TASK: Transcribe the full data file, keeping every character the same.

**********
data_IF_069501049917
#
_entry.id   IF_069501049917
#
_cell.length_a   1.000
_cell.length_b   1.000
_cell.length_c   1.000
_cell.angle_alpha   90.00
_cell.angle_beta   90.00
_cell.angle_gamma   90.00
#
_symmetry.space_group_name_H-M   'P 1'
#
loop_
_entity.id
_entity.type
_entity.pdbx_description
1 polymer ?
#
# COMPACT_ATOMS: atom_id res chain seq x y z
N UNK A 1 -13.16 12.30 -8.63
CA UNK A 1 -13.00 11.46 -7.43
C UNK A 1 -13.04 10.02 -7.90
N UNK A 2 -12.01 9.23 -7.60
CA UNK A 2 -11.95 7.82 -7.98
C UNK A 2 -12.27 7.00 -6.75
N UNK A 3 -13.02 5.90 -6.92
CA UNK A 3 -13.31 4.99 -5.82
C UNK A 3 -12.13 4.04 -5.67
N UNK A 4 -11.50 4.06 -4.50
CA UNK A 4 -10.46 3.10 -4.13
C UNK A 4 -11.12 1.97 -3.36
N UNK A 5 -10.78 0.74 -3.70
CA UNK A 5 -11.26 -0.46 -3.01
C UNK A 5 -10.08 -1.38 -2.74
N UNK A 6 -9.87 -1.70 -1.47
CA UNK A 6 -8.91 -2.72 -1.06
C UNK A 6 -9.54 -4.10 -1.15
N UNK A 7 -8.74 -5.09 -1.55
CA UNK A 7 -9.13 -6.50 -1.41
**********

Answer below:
data_IF_069501049917
#
_entry.id   IF_069501049917
#
_cell.length_a   1.000
_cell.length_b   1.000
_cell.length_c   1.000
_cell.angle_alpha   90.00
_cell.angle_beta   90.00
_cell.angle_gamma   90.00
#
_symmetry.space_group_name_H-M   'P 1'
#
loop_
_entity.id
_entity.type
_entity.pdbx_description
1 polymer ?
#
# COMPACT_ATOMS: atom_id res chain seq x y z
N UNK A 1 -13.16 12.30 -8.63
CA UNK A 1 -13.00 11.46 -7.43
C UNK A 1 -13.04 10.02 -7.90
N UNK A 2 -12.01 9.23 -7.60
CA UNK A 2 -11.95 7.82 -7.98
C UNK A 2 -12.27 7.00 -6.75
N UNK A 3 -13.02 5.90 -6.92
CA UNK A 3 -13.31 4.99 -5.82
C UNK A 3 -12.13 4.04 -5.67
N UNK A 4 -11.50 4.06 -4.50
CA UNK A 4 -10.46 3.10 -4.13
C UNK A 4 -11.12 1.97 -3.36
N UNK A 5 -10.78 0.74 -3.70
CA UNK A 5 -11.26 -0.46 -3.01
C UNK A 5 -10.08 -1.38 -2.74
N UNK A 6 -9.87 -1.70 -1.47
CA UNK A 6 -8.91 -2.72 -1.06
C UNK A 6 -9.54 -4.10 -1.15
N UNK A 7 -8.74 -5.09 -1.55
CA UNK A 7 -9.13 -6.50 -1.41